The Eighth District Black Caucus gathered in the cafeteria of a community center in Fairfax this week and asked Democratic gubernatorial candidate Henry F. Howell what he could do for them.

"First I have to get elected," Howell said. "That's not meant to (elicit) and laughs, you understand. I can't do anything less I'm elected on Nov. 8. You're going to have to have a certain amount of faith based on my record of what I've done in the past."

That, in one form or another, is the message that Howell returns to again and again as the campaign draws to a close.

Gone are the frequent announcements of positions on issues, of discussions of taxes, pay raises for state employees, and attacks on the media. Instead there was last week one major press conference in which Howell made the most comprehensive effort of his career to document his claim that the "Big Boys" are out to stop him from being governor. By listing 151 contributors to Republican John N. Dalton who either serve on bank boards, are affiliated with the investment firms, Howell attempted to shore up his image as a fighter for the consumer against the entrenched establishment of "interlocking financial interests."

"You'll either have a Republican governor and the same old thing," he said to the black group, "Or Henry Howell and something different."

Over and over again during the past week Howell has exhorted listeners to remember one thing: if they don't go and vote he will lose. Howell's victory is dependent on a fragile coalition of generally out-of-the mainstream groups - labor, blacks, consumers, - people who wnat to buck the Virginia establishment and elect the man who calls himself "the people's candidate."

While his crew of volunteers and paid staff work the phone banks and concentrate on getting people to the polls, the candidate himself is spending a lot of time in his two key areas - Tidewater and Northern Virginia. Observers generally agree that if Howell doesn't win with a substantial majority in Tidewater and at least lead in Northern Virginia, he has little hope of moving into the governor's mansion next year.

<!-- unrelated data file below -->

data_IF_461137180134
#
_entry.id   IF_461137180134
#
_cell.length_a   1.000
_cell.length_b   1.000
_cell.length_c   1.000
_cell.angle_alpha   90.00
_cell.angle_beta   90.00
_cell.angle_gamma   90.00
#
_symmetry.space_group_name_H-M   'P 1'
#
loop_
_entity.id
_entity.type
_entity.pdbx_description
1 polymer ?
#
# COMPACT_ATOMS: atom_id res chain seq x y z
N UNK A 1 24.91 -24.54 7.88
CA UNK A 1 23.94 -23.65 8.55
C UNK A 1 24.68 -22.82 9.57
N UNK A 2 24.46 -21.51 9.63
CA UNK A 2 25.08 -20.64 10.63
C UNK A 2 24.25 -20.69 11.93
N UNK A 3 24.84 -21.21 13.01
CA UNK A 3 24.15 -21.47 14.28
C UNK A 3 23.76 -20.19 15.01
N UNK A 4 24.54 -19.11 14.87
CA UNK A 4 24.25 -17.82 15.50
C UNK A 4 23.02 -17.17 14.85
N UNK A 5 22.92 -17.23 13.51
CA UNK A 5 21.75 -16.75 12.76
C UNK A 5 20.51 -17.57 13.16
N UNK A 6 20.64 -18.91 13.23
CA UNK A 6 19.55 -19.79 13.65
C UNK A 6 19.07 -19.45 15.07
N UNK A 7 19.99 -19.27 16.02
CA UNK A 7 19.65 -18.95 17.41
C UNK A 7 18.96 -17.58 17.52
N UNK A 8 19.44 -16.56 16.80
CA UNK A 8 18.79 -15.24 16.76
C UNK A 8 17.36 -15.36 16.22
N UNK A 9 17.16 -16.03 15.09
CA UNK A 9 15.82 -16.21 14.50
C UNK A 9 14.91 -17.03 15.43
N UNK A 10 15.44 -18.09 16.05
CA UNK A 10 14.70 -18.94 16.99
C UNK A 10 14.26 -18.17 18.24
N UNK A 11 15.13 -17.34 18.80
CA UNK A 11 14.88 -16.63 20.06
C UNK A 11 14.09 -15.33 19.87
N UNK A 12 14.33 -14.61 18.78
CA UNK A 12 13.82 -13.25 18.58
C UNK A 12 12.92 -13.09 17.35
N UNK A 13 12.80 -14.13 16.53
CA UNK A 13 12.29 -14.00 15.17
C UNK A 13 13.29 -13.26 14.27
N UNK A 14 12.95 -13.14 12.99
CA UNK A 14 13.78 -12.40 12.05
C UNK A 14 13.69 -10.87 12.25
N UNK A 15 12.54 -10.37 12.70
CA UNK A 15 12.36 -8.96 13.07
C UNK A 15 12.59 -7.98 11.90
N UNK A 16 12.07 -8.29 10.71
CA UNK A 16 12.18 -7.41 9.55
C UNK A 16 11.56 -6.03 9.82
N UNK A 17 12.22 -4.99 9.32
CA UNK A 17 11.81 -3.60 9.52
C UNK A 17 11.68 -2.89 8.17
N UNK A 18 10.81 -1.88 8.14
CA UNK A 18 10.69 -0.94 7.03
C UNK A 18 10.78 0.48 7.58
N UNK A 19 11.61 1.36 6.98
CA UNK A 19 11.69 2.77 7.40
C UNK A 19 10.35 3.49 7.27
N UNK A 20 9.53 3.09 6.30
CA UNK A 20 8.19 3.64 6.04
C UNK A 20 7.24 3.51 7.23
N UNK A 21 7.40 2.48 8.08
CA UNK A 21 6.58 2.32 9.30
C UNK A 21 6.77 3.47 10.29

"The polls say that your candidate is behind," Howell said to the caucus. "The numbers of Democrats - those that voted for Harry Truman, voted for Franklin Delano Roosevelt, voted for John Fitzgerald Kennedy, voted for Jimmy Carter - those people, if they come to the polls, are going to elect Henry Howell and the Rainbow Ticket."

The mood of the candidate was cheerful last week as he endured endless and exhausting days of campaigning. Starting as early as 5:30 a.m. and going until after midnight, Howell visited country stores and groups of Democrats, students, laborers, veterans and senior citizens, sounding his familiar themes.

The candidate seems only minimally perturbed by the polls, which show him behind Dalton. His aides even see reason to be glad he is running behind - the same indicators before last spring's primary motivated Howell supporters to turn out to such an extent that he won by 13,612 votes over former Attorney General Andrew P. Miller.

Indeed, his aides say, what could be more appropriate than for the self-professed champion of the underdog to be an underdop himself?

Howell also hopes to benefit by an unprecedented show of support for him from the often diffused ranks of Democratic party leadership. State legislators have closed ranks behind him even thoug most of them supported Miller in the primary, and such former foes from the past as gubernatorial candidate William C. Battle and former governor Colgate Darden have made public statements of support.